Researchers have produced a nuanced mechanism through which MDMA alleviates the symptoms of PTSD. This mechanism relates to the increase of brain-derived neurotrophic factor (BDNF) in fear memory learning pathways which act together with MDMA’s pro-social effects to explain the therapeutic effects of MDMA.
Ethical considerations going forward
This review outlines recommendations for current practice in preparatory sessions in substance-assisted psychotherapy (SAPT), providing information on safety measures and screening procedures, preparation of set and setting, session contents, methods, roles, prerequisites, and appropriate conduct of therapists.
Data from the US National Survey on Drug Use and Health was used to explore the associations between naturalistic lifetime MDMA and psilocybin use. Race and ethnicity significantly moderated the associations between MDMA and psilocybin use and psychological distress and suicidality. For white participants, MDMA and psilocybin use lowered the odds of all distress, whereas these associations were far fewer for racial and ethnic minorities.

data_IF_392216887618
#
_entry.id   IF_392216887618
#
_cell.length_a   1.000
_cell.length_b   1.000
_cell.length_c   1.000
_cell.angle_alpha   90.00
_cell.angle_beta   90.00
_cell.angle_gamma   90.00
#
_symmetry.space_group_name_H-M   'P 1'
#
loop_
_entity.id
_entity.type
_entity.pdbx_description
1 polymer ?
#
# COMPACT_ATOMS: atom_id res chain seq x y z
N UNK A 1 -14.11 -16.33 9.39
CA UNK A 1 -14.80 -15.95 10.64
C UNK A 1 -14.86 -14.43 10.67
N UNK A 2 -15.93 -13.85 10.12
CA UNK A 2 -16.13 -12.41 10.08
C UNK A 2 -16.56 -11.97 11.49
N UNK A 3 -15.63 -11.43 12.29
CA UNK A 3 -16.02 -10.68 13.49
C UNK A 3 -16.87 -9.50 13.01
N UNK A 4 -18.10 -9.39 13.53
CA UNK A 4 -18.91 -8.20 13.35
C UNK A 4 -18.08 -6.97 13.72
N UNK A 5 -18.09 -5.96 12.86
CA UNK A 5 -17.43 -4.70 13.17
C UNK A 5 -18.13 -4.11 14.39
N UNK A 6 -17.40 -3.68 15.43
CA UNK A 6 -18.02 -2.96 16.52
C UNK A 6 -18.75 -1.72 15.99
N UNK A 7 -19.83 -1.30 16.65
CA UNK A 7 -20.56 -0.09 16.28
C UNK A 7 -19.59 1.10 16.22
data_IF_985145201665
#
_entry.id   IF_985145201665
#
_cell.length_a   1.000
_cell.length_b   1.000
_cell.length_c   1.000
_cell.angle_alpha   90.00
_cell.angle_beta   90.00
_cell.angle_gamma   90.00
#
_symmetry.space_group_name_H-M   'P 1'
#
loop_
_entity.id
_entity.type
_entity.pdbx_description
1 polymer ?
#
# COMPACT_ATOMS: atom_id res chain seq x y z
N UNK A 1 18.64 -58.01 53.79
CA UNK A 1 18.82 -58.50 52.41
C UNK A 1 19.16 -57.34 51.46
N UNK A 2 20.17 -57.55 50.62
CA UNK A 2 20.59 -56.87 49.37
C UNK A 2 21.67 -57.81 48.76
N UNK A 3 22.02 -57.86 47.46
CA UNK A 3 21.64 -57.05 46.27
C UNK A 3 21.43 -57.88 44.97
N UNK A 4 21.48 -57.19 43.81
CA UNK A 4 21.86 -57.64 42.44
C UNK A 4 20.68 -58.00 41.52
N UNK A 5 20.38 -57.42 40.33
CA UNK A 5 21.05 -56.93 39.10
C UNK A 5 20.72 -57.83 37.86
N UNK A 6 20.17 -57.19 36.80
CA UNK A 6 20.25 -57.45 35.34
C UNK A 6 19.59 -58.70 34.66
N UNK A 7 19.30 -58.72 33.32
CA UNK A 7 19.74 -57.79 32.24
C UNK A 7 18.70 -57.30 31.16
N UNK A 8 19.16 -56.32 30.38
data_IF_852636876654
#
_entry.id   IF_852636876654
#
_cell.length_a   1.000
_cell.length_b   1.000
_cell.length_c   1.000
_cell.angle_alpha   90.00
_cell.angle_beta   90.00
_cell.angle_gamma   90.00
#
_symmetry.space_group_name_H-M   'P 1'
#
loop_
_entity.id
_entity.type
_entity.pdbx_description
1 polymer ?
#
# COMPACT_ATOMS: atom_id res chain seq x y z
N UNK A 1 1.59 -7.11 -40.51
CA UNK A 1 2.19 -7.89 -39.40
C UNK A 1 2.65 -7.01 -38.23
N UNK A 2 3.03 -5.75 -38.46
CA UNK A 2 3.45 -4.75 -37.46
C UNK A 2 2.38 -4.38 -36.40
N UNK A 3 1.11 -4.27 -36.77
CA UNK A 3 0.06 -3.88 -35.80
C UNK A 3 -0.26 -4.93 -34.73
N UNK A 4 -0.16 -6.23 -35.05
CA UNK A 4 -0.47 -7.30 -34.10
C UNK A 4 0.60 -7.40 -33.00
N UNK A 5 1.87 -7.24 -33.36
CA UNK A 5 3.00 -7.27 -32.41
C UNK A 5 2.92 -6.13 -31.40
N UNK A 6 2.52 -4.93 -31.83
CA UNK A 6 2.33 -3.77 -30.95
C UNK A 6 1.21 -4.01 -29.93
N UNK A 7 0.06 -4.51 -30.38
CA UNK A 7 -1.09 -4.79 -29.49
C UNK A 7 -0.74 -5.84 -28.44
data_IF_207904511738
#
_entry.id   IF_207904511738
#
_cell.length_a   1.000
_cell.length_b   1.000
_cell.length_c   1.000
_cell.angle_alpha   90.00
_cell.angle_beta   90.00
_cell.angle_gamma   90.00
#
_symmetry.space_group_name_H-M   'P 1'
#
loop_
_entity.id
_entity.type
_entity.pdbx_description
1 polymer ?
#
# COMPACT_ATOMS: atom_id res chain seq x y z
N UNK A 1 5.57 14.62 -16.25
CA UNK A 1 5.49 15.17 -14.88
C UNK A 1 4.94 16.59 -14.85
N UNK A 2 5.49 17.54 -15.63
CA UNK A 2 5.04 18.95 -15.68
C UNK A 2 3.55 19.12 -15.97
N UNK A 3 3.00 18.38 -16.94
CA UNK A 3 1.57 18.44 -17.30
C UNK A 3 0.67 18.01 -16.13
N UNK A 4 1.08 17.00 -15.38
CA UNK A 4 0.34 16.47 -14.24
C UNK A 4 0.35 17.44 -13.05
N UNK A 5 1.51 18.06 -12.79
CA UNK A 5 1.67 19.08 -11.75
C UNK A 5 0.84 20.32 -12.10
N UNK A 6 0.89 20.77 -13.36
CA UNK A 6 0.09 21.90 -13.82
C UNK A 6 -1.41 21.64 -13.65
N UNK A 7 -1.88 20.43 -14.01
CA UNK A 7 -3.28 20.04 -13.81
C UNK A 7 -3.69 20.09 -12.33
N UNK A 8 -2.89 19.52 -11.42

A review of early psychedelic studies from the first wave of psychedelic research finds that most would not pass ethical review today. The errors made in early research largely involved people of colour and related to issues around dosing, lack of consent, inadequate setting, and lack of scientific hypotheses. The authors make restorative justice and cultural competency suggestions.
Reviews & the rest
A meta-analysis found that the standard mean difference for electroconvulsive therapy (ECT), when compared to ketamine in treating depression, suggests ECT is more efficacious than ketamine for depression severity.
In a separate meta-analysis, researchers found that psilocybin, LSD and ayahuasca all led to short and long-term reductions in depressive symptoms when administered with psychological support in the clinical setting.
This review uses preclinical and clinical research to explore mescaline’s pharmacological and behavioural effects. The pharmacological mechanisms of mescaline are similar to those of other classical psychedelics, i.e. binding at the 5HT2A receptor. Mescaline can improve well-being and mental health conditions, particularly alcohol use disorder.